‘The Beast’ Summary & Review – A Normal Life Torments A War Veteran

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A soldier is engineered for blood and war. He is programmed for the battlefield but what is going to happen with him when he returns to society? He might turn into a monster or a killing beast. He might not harm others, but he might harm himself. Martin Scorsese’s Taxi Driver written by Paul Schrader was among the first in a lot of films that chronicled such subject matter. A marine who came back from the Vietnam War is now looking for his existence in the society where he is lonely. Clint Eastwood’s American Sniper runs on the same theme, except, the sniper kills himself rather than harming anyone else. The protagonist of The Beast (Italian: La Belva film) is terrified of the same chaos around him and therefore tries his best to push people away, so he doesn’t end up hurting his close ones or any human being.

The Beast (La Belva film) directed by Ludovico Di Martino is an Italian film focused primarily on its protagonist, Leonida Riva (Fabrizio Gifuni). The film runs fast and even the slow emotional moments are filled with amped background music, thus, keeping the attention grabbed.


‘The Beast (La Belva film)’ Summary

Leonida Riva, a war veteran is suffering from Post-traumatic stress disorder (PTSD). He is terrified and horrified with memories of the 30 years of his military missions but still denies any psychiatric treatment.

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Riva’s only escape is a high dosage of drugs that numbs his memories. These haunting scars of the past are so dreadful to Riva that he has pushed away his own family so as to disable himself from hurting them. Though when Riva’s teenage daughter is kidnapped, Riva takes matters into his own hands and chases the kidnapper. The story further explores Riva’s mission to save his daughter while restraining his inner beast to come out. Riva knows that once he loses control, he will become a beast that will destroy everything that comes in his way, and thus it needs to be chained.


Leonida Riva – Nobody’s Son – The Beast

Cinema is in love with Anti-Heroes. It isn’t that cinema celebrates such characters, but flawed protagonists are more life-like and often remind us that everyone is suffering from one thing or another.

Leonida Riva’s character in The Beast could be defined as “a highly unstable war veteran who tends to move towards isolation. He shows a high level of social, psychological and physical disability.” To police officers, Riva is a ticking time bomb that can blast any moment, leading to widespread havoc.  It is due to Riva’s external conflict that society tags him as a threat. Riva, on the other hand, is afraid of his past war memories, where a whole squad was killed in a mission to save Riva from the terrorists. Riva feels guilty of each life that was lost in order to rescue him. The scar is so deep that Riva pushes everyone, even his family,  with the feeling that he might hurt them too. It is Riva’s internal conflict that underlines his method of saving his own daughter. He goes alone rather than taking help from the police.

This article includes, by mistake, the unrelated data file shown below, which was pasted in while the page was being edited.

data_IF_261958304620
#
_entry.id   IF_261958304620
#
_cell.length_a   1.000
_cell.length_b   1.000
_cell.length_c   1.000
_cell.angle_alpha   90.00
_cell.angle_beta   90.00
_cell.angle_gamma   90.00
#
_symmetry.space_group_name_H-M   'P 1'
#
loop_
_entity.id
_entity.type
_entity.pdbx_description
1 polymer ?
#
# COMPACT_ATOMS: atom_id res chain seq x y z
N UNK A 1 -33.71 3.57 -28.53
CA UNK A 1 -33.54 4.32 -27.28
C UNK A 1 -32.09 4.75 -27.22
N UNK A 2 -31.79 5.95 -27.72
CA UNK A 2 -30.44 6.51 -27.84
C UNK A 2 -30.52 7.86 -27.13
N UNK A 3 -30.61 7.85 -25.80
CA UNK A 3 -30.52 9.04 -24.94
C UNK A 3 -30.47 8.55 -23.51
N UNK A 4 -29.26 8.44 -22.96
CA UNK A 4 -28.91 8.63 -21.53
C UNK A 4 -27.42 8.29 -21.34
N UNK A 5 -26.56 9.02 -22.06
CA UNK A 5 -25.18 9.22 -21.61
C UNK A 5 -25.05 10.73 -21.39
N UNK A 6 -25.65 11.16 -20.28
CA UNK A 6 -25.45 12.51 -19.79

The Beast (La Belva film)
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This internal conflict plays an important part in shaping Riva’s character. The human mind is a complex entity. It is totally impossible to understand how and why a person suffers. PTSD in Riva’s case came from 30 years in the battlefield. He was so used to that chaos that coming back to society became chaotic to his own brain. Even Riva’s old comrades comment, “Going back to normal life, looked like a nightmare to me.

Though it isn’t Riva’s internal conflict that dominates, it is his own resistance to take therapy that does more damage. When Riva understands the value of family, relationship, love and compassion, he finally decides to give life another chance and joins the group therapy sessions. His character arc traces Riva’s resistance to finally changing his perception.

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Riva’s character in The Beast had huge potential, however, the story in which he is placed has been seen numerous times on screen. Only if the narrative would have been unique, it could have supplemented Riva’s character and created a really thrilling narrative. Additionally, I was really expecting that the monstrous version of Riva’s character would come up on the screen that too never happened. It would have been really exciting to see what would have happened if this ticking time bomb would have gone off.


The Beast is an engaging drama film that keeps your attention engaged. However, it had much more potential, only if such a vibrant character would have been placed in a better narrative. Still, The Beast is a watchable film that never becomes monotonous or repetitive. It is stylishly shot and well made.


The Beast (La Belva film) is streaming on Netflix.

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Shikhar Agrawalhttps://dmtalkies.com
I am an Onstage Dramatist and a Screenwriter. I have been working in the Indian Film Industry for the past 6 years, majorly writing dialogues for various films and television shows.

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